Some Statistical Aspects of Uncertainty Quantification
Computer simulations based on computational fluid dynamics, finite element analysis, discrete element models and multi-physics codes are widely used in aerospace, turbomachine, finance, data centers and many other industries. These simulations are necessary for studying complex phenomena such as thermal dynamics, supersonic flows, aircraft-controller interaction, and engine systems. Unfortunately, simulation models are never perfect and various uncertainties, including random initial and boundary conditions, input uncertainty, and model discrepancy, can produce misleading results. Thus, it is necessary to develop a rigorous mathematical framework for uncertainty quantification (UQ). Driven by this end, engineers in the industry are taking greater steps towards implementing probabilistic design processes.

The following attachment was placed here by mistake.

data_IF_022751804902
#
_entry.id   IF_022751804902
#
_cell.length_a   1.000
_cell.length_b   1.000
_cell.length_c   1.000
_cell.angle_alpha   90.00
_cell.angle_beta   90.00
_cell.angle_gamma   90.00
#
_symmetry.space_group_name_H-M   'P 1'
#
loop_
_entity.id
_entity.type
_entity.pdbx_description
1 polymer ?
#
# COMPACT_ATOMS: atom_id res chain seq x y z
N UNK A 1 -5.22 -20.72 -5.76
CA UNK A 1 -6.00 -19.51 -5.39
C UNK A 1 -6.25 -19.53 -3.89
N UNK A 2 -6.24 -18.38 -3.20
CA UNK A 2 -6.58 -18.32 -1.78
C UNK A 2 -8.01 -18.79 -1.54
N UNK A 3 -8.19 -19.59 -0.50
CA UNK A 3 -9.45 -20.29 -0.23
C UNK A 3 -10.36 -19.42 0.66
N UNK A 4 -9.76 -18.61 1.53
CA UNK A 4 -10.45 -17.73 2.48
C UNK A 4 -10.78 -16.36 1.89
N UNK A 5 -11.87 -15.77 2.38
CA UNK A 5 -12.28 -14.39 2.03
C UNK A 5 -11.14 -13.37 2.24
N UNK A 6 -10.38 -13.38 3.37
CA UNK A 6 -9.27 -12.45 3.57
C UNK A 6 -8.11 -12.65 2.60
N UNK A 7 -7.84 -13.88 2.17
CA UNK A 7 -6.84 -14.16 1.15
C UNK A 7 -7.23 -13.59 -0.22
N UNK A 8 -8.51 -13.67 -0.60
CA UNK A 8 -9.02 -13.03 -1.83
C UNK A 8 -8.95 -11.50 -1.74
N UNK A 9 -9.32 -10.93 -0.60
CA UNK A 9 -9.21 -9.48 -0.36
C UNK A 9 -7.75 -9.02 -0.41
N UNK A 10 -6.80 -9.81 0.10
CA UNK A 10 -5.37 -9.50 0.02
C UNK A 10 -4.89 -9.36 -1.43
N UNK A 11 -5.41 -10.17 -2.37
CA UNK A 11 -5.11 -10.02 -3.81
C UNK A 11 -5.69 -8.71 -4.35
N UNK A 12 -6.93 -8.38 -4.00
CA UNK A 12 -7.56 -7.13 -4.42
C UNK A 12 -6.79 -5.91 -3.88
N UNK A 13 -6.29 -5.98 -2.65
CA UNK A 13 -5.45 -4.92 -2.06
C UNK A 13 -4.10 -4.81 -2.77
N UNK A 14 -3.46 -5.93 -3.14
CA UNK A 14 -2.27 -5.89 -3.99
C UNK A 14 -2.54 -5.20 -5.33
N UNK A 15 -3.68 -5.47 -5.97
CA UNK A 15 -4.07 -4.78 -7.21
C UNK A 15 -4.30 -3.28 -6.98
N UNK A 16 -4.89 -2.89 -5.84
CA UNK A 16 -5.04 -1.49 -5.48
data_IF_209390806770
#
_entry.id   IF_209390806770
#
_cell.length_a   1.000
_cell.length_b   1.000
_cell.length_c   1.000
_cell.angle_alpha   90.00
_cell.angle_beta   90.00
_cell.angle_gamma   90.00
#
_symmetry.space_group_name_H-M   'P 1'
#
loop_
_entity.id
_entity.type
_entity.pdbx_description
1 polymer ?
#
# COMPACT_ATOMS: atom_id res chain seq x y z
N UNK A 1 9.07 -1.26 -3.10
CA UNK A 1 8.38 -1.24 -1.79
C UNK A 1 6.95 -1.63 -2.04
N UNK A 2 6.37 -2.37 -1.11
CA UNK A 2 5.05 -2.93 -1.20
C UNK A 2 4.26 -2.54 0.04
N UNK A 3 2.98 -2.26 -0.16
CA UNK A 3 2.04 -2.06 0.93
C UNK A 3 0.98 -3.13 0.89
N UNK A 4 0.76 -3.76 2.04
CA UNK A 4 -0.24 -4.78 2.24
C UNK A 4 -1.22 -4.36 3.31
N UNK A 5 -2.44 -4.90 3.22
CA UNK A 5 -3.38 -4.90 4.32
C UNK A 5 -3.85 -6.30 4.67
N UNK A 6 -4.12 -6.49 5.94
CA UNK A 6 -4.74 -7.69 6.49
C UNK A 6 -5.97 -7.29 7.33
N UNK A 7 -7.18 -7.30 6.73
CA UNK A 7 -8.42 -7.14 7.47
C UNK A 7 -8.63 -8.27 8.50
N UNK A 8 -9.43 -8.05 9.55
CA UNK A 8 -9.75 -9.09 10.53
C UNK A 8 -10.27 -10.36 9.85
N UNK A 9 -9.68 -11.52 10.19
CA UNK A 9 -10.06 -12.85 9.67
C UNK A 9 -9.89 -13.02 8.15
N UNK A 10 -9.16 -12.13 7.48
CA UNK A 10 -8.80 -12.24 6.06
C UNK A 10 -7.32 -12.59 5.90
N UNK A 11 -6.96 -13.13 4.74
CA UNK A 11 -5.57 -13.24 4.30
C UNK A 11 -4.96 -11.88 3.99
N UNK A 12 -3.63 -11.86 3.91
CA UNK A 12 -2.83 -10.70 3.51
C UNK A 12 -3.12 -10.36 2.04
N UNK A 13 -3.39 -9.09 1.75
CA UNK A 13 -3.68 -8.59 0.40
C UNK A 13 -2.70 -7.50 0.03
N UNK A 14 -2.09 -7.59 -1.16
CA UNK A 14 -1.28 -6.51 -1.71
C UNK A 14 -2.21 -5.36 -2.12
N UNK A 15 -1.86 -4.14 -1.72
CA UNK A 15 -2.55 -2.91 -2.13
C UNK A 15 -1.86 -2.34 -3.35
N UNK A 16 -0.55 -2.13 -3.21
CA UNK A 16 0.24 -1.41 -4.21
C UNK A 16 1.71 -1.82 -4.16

This talk will discuss three statistical aspects of the emerging field of UQ. First, several new classes of scalable design of experiments methods are demonstrated. These methods were developed to efficiently run complex simulations in parallel and achieve variance reduction from both stratification and controlling correlation. Second, a new theoretical framework is introduced to shed light on the statistical and numeric trade-off of gradient-enhanced Kriging emulators. The framework is extended into an iterative procedure, called iKriging, for building large-scale emulators to balance between statistical and numeric accuracy. Third, a new statistical method is introduced to efficiently solve optimization under uncertainty problems. The key of the method is to embed negative dependence among multiple batches in sample average approximations to achieve variance reduction.